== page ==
WASHINGTON — Rep. Deb Haaland of New Mexico made history Monday when the Senate confirmed her as President Joe Biden’s secretary of the Interior, making her the first Native American to lead a Cabinet agency.
Haaland in 2018 became one of the first two Native American women elected to the House. But her new position is particularly redolent of history because the department she now leads has spent much of its history abusing or neglecting America’s Indigenous people.
Beyond the Interior Department’s responsibility for the well-being of the nation’s 1.9 million Native people, it oversees about 500 million acres of public land, federal waters off the U.S. coastline, a huge system of dams and reservoirs across the Western U.S. and the protection of thousands of endangered species.
“A voice like mine has never been a Cabinet secretary or at the head of the Department of Interior,” she wrote on Twitter before the vote. “Growing up in my mother’s Pueblo household made me fierce. I’ll be fierce for all of us, our planet, and all of our protected land.”
Republican opposition to her confirmation centered on Haaland’s history of fighting against oil and gas exploration, and the deliberations around her nomination highlighted her emerging role in the public debates on climate change, energy policy and racial equity. She was confirmed on a 51-40 vote. Only four Republican senators, Lisa Murkowski and Dan Sullivan of Alaska, Susan Collins of Maine and Lindsey Graham of South Carolina, voted for Haaland’s confirmation.
Sen. Mitch McConnell of Kentucky, the Republican leader, said supporting her confirmation “would be voting to raise gas prices for families who are already struggling, to raise fuel and heating bills for seniors on a fixed income, to take the tough times we’ve been going through and make them even tougher.”
The new interior secretary will be charged with essentially reversing the agency’s mission over the past four years. The Interior Department, led by David Bernhardt, a former oil lobbyist, played a central role in the Trump administration’s systematic rollback of environmental regulations and the opening up of the nation’s lands and waters to drilling and mining.
Haaland is expected to quickly halt new drilling, reinstate wildlife conservation rules, rapidly expand wind and solar power on public lands and waters, and place the Interior Department at the center of Biden’s climate agenda.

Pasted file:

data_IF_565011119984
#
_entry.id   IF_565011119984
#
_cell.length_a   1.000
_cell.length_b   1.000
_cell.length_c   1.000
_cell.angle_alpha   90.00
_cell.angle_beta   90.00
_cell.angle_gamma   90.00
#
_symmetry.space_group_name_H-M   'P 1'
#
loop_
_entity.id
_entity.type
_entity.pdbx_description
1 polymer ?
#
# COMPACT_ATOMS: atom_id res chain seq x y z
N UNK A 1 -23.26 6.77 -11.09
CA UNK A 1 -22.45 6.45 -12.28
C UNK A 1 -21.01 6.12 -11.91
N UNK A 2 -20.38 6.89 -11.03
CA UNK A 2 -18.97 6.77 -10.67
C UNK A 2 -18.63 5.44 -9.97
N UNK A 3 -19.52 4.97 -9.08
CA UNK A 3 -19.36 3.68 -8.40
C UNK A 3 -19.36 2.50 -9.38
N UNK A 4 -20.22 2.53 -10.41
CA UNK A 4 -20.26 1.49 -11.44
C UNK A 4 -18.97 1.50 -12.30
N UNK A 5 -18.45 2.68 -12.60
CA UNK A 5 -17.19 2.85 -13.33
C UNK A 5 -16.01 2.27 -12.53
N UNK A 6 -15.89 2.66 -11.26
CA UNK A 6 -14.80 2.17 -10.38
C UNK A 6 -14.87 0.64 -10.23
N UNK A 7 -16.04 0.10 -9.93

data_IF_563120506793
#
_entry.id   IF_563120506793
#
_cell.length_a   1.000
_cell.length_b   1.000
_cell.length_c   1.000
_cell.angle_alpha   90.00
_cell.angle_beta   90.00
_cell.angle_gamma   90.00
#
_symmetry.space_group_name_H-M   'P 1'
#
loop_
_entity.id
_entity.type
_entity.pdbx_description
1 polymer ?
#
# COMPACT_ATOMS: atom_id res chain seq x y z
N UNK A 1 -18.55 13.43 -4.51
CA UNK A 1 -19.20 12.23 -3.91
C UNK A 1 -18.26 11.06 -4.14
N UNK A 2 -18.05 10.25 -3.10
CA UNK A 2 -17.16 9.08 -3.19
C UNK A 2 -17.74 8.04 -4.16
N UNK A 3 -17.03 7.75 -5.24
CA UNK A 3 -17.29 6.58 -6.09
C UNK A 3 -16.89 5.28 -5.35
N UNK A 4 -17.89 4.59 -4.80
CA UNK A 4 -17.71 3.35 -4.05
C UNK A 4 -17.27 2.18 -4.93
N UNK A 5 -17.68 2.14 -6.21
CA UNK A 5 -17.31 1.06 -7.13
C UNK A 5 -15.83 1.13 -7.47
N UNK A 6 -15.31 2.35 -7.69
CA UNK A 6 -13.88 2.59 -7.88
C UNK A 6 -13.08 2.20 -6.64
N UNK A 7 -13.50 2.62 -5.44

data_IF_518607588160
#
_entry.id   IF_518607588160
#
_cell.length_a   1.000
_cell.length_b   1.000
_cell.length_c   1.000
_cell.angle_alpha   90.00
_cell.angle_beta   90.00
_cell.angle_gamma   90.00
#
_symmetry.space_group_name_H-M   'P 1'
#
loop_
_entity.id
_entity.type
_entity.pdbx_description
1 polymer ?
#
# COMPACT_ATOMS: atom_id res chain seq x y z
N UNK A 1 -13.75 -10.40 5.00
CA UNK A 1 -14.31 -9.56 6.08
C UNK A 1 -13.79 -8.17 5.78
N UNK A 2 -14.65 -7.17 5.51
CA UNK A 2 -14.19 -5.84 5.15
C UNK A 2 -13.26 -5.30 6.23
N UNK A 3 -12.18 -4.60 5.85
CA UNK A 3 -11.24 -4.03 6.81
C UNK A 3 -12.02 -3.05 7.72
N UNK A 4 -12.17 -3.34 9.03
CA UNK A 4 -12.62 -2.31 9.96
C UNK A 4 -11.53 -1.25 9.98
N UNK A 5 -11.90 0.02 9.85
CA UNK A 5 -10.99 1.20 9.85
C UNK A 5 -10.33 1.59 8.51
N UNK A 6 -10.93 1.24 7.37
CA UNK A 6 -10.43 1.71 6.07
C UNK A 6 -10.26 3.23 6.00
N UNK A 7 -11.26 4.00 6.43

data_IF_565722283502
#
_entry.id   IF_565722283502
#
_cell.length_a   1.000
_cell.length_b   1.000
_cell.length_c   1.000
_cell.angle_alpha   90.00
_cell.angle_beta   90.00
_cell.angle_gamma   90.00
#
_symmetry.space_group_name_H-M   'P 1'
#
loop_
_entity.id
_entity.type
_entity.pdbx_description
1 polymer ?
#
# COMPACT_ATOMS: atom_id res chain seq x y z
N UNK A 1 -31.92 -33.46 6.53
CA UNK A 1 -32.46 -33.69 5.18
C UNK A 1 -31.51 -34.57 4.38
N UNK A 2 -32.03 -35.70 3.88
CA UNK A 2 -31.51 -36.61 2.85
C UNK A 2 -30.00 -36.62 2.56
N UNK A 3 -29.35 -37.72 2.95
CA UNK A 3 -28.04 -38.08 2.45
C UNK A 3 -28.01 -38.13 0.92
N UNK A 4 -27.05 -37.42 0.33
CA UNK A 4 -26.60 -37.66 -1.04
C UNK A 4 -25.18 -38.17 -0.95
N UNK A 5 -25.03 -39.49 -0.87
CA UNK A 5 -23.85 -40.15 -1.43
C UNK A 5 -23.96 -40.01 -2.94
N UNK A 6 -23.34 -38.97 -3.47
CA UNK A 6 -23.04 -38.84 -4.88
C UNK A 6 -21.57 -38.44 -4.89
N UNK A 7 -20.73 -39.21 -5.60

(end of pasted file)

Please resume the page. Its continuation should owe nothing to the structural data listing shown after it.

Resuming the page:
At the same time, Haaland will quite likely assume a central role in realizing Biden’s promise to make racial equity a theme in his administration. Haaland, a member of the Laguna Pueblo who identifies herself as a 35th-generation New Mexican, will assume control of the Bureau of Indian Affairs and the Bureau of Indian Education, where she can address the needs of a population that has suffered from abuse and dislocation at the hands of the United States government for generations, and that has been disproportionately devastated by the coronavirus.
“You’ve heard the Earth referred to as Mother Earth,” Haaland said at her Senate confirmation hearing. “It’s difficult to not feel obligated to protect this land. And I feel every Indigenous person in the country understands that.”
Lynn Scarlett, who served as deputy interior secretary under George W. Bush and is now a senior official at the Nature Conservancy, warned, “It’s an enormous job, an enormously complex job.”
“The Interior Department has a footprint in all 50 states,” she said. “Its policies touch each and every American.”
As the agency takes on a newly muscular role in addressing climate change, she added, the department “will have to deal with new strategies for managing more intense wildfires on public land and chronic drought in the West. It’s hard to overstate the challenges with water.”
Among the first and most contentious items on Haaland’s to-do list will be enacting Biden’s campaign pledge to ban new permits for oil and gas projects on public lands.